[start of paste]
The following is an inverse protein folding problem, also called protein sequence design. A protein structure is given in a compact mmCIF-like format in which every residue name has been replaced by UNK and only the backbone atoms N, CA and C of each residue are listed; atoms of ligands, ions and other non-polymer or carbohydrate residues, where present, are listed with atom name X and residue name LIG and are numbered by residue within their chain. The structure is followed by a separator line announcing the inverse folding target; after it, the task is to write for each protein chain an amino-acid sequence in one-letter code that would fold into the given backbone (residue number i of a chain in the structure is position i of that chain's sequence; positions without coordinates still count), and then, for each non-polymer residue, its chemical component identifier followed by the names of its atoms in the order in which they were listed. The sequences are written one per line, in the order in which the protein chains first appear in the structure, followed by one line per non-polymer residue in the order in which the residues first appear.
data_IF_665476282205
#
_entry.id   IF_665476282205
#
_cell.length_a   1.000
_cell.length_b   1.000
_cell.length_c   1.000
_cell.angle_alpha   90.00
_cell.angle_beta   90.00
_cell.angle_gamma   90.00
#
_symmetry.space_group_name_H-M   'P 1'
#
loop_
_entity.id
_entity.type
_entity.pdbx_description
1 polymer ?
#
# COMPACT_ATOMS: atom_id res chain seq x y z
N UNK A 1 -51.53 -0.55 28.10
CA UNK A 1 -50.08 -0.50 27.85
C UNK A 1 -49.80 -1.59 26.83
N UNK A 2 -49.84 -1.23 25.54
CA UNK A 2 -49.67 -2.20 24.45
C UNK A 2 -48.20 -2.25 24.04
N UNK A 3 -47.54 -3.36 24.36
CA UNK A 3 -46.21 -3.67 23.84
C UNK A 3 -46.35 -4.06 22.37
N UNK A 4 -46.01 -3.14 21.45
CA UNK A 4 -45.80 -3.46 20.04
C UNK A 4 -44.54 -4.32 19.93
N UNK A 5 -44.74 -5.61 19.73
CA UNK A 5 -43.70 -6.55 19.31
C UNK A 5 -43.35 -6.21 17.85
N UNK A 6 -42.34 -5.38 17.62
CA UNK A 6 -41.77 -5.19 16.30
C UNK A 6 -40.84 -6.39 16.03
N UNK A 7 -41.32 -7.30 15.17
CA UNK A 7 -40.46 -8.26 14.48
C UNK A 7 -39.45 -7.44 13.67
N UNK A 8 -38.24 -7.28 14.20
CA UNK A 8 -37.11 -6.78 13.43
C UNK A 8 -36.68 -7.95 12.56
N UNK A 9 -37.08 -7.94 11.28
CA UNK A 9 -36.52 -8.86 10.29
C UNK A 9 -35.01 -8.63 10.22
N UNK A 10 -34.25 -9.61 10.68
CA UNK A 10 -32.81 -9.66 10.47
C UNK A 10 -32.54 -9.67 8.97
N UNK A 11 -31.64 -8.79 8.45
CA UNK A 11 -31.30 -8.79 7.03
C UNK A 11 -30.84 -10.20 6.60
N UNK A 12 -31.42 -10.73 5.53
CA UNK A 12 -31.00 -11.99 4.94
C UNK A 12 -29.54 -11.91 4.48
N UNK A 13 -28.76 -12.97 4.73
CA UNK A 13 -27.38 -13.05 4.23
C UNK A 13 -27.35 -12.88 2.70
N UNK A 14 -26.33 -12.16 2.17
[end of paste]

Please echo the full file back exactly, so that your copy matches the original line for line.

The following is an inverse protein folding problem, also called protein sequence design. A protein structure is given in a compact mmCIF-like format in which every residue name has been replaced by UNK and only the backbone atoms N, CA and C of each residue are listed; atoms of ligands, ions and other non-polymer or carbohydrate residues, where present, are listed with atom name X and residue name LIG and are numbered by residue within their chain. The structure is followed by a separator line announcing the inverse folding target; after it, the task is to write for each protein chain an amino-acid sequence in one-letter code that would fold into the given backbone (residue number i of a chain in the structure is position i of that chain's sequence; positions without coordinates still count), and then, for each non-polymer residue, its chemical component identifier followed by the names of its atoms in the order in which they were listed. The sequences are written one per line, in the order in which the protein chains first appear in the structure, followed by one line per non-polymer residue in the order in which the residues first appear.
data_IF_665476282205
#
_entry.id   IF_665476282205
#
_cell.length_a   1.000
_cell.length_b   1.000
_cell.length_c   1.000
_cell.angle_alpha   90.00
_cell.angle_beta   90.00
_cell.angle_gamma   90.00
#
_symmetry.space_group_name_H-M   'P 1'
#
loop_
_entity.id
_entity.type
_entity.pdbx_description
1 polymer ?
#
# COMPACT_ATOMS: atom_id res chain seq x y z
N UNK A 1 -51.53 -0.55 28.10
CA UNK A 1 -50.08 -0.50 27.85
C UNK A 1 -49.80 -1.59 26.83
N UNK A 2 -49.84 -1.23 25.54
CA UNK A 2 -49.67 -2.20 24.45
C UNK A 2 -48.20 -2.25 24.04
N UNK A 3 -47.54 -3.36 24.36
CA UNK A 3 -46.21 -3.67 23.84
C UNK A 3 -46.35 -4.06 22.37
N UNK A 4 -46.01 -3.14 21.45
CA UNK A 4 -45.80 -3.46 20.04
C UNK A 4 -44.54 -4.32 19.93
N UNK A 5 -44.74 -5.61 19.73
CA UNK A 5 -43.70 -6.55 19.31
C UNK A 5 -43.35 -6.21 17.85
N UNK A 6 -42.34 -5.38 17.62
CA UNK A 6 -41.77 -5.19 16.30
C UNK A 6 -40.84 -6.39 16.03
N UNK A 7 -41.32 -7.30 15.17
CA UNK A 7 -40.46 -8.26 14.48
C UNK A 7 -39.45 -7.44 13.67
N UNK A 8 -38.24 -7.28 14.20
CA UNK A 8 -37.11 -6.78 13.43
C UNK A 8 -36.68 -7.95 12.56
N UNK A 9 -37.08 -7.94 11.28
CA UNK A 9 -36.52 -8.86 10.29
C UNK A 9 -35.01 -8.63 10.22
N UNK A 10 -34.25 -9.61 10.68
CA UNK A 10 -32.81 -9.66 10.47
C UNK A 10 -32.54 -9.67 8.97
N UNK A 11 -31.64 -8.79 8.45
CA UNK A 11 -31.30 -8.79 7.03
C UNK A 11 -30.84 -10.20 6.60
N UNK A 12 -31.42 -10.73 5.53
CA UNK A 12 -31.00 -11.99 4.94
C UNK A 12 -29.54 -11.91 4.48
N UNK A 13 -28.76 -12.97 4.73
CA UNK A 13 -27.38 -13.05 4.23
C UNK A 13 -27.35 -12.88 2.70
N UNK A 14 -26.33 -12.16 2.17